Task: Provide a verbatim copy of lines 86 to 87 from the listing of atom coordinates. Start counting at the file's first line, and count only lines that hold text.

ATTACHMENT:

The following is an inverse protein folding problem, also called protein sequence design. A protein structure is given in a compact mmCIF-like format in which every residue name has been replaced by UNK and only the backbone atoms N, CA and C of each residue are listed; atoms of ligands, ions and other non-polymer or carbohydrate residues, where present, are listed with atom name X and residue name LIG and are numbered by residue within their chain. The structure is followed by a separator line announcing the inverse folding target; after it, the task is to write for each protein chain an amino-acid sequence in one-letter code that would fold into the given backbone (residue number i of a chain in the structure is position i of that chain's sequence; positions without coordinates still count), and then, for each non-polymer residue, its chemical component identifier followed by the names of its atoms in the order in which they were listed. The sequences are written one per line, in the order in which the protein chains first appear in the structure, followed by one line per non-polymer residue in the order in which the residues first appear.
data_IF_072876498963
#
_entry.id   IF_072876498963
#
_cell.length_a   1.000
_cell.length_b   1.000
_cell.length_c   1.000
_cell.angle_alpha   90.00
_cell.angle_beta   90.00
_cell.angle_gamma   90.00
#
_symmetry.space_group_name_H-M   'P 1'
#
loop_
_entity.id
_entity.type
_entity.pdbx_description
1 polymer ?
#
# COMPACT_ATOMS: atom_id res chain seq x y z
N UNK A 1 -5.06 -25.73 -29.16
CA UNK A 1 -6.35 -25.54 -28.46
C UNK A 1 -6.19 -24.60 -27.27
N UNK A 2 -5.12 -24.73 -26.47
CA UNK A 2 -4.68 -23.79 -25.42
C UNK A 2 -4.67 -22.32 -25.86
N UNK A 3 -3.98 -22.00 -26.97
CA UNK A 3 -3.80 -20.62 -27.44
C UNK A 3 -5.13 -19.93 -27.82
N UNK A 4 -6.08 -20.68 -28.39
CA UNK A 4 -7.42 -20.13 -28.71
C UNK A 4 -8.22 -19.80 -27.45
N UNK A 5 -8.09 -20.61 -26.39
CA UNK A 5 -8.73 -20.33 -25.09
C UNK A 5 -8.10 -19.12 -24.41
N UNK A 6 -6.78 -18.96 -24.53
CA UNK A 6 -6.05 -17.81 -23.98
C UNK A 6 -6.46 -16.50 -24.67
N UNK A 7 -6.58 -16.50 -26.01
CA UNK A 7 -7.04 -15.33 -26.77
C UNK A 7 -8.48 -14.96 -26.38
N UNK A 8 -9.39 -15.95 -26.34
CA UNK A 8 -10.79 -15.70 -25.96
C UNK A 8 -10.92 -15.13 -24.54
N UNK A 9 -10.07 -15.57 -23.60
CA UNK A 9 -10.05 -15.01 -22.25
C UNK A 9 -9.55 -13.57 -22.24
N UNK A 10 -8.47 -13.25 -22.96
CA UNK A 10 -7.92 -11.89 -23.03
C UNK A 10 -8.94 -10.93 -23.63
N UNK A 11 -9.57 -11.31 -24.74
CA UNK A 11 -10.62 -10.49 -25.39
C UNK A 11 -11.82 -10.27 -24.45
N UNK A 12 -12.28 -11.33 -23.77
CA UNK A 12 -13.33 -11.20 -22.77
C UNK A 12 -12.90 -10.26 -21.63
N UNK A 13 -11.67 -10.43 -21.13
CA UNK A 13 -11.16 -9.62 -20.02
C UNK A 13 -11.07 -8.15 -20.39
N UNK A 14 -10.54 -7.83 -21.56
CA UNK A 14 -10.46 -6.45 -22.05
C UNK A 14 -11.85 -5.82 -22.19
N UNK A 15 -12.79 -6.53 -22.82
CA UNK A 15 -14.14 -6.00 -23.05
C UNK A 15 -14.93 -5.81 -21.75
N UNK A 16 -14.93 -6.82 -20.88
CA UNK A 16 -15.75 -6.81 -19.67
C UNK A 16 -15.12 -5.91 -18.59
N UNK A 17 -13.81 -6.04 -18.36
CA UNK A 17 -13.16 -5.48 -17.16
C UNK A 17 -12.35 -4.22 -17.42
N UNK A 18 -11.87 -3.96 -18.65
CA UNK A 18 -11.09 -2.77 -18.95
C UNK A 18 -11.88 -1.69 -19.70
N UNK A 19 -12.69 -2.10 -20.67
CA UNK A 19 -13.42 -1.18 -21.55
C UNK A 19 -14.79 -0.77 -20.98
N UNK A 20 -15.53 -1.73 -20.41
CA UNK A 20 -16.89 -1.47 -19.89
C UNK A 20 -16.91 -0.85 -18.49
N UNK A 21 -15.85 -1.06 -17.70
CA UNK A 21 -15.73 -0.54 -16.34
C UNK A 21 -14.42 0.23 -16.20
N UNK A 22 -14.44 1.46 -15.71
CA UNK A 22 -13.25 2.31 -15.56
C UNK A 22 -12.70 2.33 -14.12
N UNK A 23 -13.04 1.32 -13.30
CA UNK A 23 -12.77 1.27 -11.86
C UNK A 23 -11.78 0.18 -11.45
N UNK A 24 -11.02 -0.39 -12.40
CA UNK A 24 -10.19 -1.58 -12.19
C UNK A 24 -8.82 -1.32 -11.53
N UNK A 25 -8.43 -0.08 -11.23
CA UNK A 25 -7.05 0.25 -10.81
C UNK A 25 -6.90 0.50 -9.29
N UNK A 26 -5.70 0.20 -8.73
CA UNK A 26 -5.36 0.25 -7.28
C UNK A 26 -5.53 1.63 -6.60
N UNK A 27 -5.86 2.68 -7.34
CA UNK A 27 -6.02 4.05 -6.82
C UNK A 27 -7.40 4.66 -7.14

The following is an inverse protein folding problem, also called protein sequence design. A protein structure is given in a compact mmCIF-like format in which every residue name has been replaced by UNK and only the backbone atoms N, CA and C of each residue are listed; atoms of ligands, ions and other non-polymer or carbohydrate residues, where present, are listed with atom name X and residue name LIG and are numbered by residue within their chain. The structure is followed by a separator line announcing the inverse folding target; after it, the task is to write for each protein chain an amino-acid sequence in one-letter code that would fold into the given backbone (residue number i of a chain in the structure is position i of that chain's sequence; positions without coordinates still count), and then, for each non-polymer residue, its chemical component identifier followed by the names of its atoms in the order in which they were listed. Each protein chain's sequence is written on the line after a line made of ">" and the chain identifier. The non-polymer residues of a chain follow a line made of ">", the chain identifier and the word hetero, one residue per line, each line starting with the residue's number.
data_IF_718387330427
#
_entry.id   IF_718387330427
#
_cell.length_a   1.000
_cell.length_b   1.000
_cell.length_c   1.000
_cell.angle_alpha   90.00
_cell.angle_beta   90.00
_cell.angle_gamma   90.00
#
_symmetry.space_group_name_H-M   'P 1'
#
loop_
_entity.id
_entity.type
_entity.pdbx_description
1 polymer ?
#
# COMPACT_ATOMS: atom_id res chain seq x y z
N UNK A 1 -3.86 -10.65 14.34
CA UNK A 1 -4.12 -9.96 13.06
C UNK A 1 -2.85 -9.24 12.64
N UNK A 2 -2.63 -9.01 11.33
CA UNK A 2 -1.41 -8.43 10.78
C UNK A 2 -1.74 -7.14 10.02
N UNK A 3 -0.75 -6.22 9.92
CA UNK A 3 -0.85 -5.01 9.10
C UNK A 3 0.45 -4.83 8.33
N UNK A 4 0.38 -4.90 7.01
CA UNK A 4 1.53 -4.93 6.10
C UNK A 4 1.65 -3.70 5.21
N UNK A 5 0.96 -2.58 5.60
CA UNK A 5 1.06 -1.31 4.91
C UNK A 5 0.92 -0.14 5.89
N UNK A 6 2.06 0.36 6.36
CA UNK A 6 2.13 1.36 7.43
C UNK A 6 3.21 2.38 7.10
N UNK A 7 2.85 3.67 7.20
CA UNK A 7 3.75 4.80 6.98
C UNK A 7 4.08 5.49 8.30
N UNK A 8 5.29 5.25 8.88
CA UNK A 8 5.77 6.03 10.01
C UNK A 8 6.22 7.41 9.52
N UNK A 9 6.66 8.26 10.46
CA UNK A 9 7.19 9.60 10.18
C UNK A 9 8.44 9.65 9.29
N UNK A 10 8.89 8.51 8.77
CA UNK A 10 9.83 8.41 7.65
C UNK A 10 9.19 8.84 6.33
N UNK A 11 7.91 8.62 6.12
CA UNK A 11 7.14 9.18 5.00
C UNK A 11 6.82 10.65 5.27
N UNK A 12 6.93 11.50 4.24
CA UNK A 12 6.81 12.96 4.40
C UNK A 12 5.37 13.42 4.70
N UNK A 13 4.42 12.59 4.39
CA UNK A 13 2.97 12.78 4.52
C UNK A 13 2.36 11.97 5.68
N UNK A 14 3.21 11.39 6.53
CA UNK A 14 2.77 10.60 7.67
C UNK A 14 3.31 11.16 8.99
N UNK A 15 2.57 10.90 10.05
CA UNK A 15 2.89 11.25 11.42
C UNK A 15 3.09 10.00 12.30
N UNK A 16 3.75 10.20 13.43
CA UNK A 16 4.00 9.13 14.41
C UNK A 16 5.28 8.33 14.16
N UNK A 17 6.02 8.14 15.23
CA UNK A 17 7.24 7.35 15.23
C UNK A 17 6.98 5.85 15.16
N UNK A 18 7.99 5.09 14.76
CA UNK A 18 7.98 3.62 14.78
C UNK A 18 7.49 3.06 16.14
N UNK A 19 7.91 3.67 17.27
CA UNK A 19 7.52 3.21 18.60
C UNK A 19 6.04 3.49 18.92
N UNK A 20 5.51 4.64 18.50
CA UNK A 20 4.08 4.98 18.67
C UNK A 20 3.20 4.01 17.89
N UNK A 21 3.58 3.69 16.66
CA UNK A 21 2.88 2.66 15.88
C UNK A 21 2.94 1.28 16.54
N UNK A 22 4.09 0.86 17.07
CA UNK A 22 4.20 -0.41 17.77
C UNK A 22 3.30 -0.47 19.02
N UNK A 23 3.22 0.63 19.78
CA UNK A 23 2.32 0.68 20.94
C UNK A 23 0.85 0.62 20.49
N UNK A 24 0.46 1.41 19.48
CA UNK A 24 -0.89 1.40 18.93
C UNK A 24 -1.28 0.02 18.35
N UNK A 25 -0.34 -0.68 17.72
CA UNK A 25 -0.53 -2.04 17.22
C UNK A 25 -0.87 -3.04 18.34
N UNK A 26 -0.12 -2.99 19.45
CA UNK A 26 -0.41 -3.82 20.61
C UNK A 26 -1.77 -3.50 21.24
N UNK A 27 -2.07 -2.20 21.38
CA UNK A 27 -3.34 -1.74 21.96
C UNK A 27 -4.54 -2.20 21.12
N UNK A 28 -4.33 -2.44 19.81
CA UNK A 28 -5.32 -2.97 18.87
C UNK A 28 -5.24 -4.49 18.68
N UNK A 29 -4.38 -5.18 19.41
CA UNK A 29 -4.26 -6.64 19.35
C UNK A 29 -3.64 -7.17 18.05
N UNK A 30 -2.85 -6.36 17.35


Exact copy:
CA UNK A 22 -13.25 2.31 -15.56
C UNK A 22 -12.70 2.33 -14.12